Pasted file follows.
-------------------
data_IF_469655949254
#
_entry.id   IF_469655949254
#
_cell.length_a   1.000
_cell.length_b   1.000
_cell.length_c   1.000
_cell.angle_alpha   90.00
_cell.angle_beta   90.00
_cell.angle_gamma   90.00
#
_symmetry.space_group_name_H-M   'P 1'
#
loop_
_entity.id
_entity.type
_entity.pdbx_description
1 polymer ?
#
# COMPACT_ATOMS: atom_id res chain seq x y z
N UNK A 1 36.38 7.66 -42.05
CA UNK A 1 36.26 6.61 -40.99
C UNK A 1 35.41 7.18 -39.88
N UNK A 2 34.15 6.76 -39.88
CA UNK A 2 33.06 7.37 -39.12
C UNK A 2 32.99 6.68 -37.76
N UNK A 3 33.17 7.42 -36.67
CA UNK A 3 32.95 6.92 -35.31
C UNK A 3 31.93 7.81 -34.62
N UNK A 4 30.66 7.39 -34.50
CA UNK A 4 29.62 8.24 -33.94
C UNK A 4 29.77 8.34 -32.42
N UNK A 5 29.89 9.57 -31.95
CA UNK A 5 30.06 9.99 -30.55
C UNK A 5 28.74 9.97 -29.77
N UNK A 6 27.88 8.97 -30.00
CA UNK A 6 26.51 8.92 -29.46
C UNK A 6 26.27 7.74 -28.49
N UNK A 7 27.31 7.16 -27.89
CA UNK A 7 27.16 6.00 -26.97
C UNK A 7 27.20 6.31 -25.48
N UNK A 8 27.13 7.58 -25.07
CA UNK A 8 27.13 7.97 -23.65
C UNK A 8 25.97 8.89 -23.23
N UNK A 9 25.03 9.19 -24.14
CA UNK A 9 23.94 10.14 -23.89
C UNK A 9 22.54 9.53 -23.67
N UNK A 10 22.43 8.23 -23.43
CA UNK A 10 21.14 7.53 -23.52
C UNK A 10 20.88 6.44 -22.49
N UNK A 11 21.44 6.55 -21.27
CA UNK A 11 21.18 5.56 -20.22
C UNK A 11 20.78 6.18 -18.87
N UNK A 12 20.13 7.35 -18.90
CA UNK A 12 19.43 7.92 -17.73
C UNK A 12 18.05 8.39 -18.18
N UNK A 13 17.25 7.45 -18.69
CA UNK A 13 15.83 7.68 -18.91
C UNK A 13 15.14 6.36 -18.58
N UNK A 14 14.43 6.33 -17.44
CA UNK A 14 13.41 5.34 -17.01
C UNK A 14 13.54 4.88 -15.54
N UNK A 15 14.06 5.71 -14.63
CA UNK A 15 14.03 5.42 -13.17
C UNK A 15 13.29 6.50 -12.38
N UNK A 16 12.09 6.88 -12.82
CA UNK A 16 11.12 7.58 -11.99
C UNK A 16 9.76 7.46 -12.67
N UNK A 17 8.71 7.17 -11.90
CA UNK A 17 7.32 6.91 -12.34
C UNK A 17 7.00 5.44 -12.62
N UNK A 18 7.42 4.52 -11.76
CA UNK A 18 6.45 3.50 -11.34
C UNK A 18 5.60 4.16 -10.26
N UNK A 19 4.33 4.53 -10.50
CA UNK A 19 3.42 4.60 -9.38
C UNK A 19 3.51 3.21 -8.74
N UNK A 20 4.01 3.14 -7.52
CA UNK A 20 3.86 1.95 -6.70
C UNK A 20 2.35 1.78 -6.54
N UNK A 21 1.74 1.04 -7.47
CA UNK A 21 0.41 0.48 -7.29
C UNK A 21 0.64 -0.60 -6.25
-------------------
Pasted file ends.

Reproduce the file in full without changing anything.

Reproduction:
data_IF_469655949254
#
_entry.id   IF_469655949254
#
_cell.length_a   1.000
_cell.length_b   1.000
_cell.length_c   1.000
_cell.angle_alpha   90.00
_cell.angle_beta   90.00
_cell.angle_gamma   90.00
#
_symmetry.space_group_name_H-M   'P 1'
#
loop_
_entity.id
_entity.type
_entity.pdbx_description
1 polymer ?
#
# COMPACT_ATOMS: atom_id res chain seq x y z
N UNK A 1 36.38 7.66 -42.05
CA UNK A 1 36.26 6.61 -40.99
C UNK A 1 35.41 7.18 -39.88
N UNK A 2 34.15 6.76 -39.88
CA UNK A 2 33.06 7.37 -39.12
C UNK A 2 32.99 6.68 -37.76
N UNK A 3 33.17 7.42 -36.67
CA UNK A 3 32.95 6.92 -35.31
C UNK A 3 31.93 7.81 -34.62
N UNK A 4 30.66 7.39 -34.50
CA UNK A 4 29.62 8.24 -33.94
C UNK A 4 29.77 8.34 -32.42
N UNK A 5 29.89 9.57 -31.95
CA UNK A 5 30.06 9.99 -30.55
C UNK A 5 28.74 9.97 -29.77
N UNK A 6 27.88 8.97 -30.00
CA UNK A 6 26.51 8.92 -29.46
C UNK A 6 26.27 7.74 -28.49
N UNK A 7 27.31 7.16 -27.89
CA UNK A 7 27.16 6.00 -26.97
C UNK A 7 27.20 6.31 -25.48
N UNK A 8 27.13 7.58 -25.07
CA UNK A 8 27.13 7.97 -23.65
C UNK A 8 25.97 8.89 -23.23
N UNK A 9 25.03 9.19 -24.14
CA UNK A 9 23.94 10.14 -23.89
C UNK A 9 22.54 9.53 -23.67
N UNK A 10 22.43 8.23 -23.43
CA UNK A 10 21.14 7.53 -23.52
C UNK A 10 20.88 6.44 -22.49
N UNK A 11 21.44 6.55 -21.27
CA UNK A 11 21.18 5.56 -20.22
C UNK A 11 20.78 6.18 -18.87
N UNK A 12 20.13 7.35 -18.90
CA UNK A 12 19.43 7.92 -17.73
C UNK A 12 18.05 8.39 -18.18
N UNK A 13 17.25 7.45 -18.69
CA UNK A 13 15.83 7.68 -18.91
C UNK A 13 15.14 6.36 -18.58
N UNK A 14 14.43 6.33 -17.44
CA UNK A 14 13.41 5.34 -17.01
C UNK A 14 13.54 4.88 -15.54
N UNK A 15 14.06 5.71 -14.63
CA UNK A 15 14.03 5.42 -13.17
C UNK A 15 13.29 6.50 -12.38
N UNK A 16 12.09 6.88 -12.82
CA UNK A 16 11.12 7.58 -11.99
C UNK A 16 9.76 7.46 -12.67
N UNK A 17 8.71 7.17 -11.90
CA UNK A 17 7.32 6.91 -12.34
C UNK A 17 7.00 5.44 -12.62
N UNK A 18 7.42 4.52 -11.76
CA UNK A 18 6.45 3.50 -11.34
C UNK A 18 5.60 4.16 -10.26
N UNK A 19 4.33 4.53 -10.50
CA UNK A 19 3.42 4.60 -9.38
C UNK A 19 3.51 3.21 -8.74
N UNK A 20 4.01 3.14 -7.52
CA UNK A 20 3.86 1.95 -6.70
C UNK A 20 2.35 1.78 -6.54
N UNK A 21 1.74 1.04 -7.47
CA UNK A 21 0.41 0.48 -7.29
C UNK A 21 0.64 -0.60 -6.25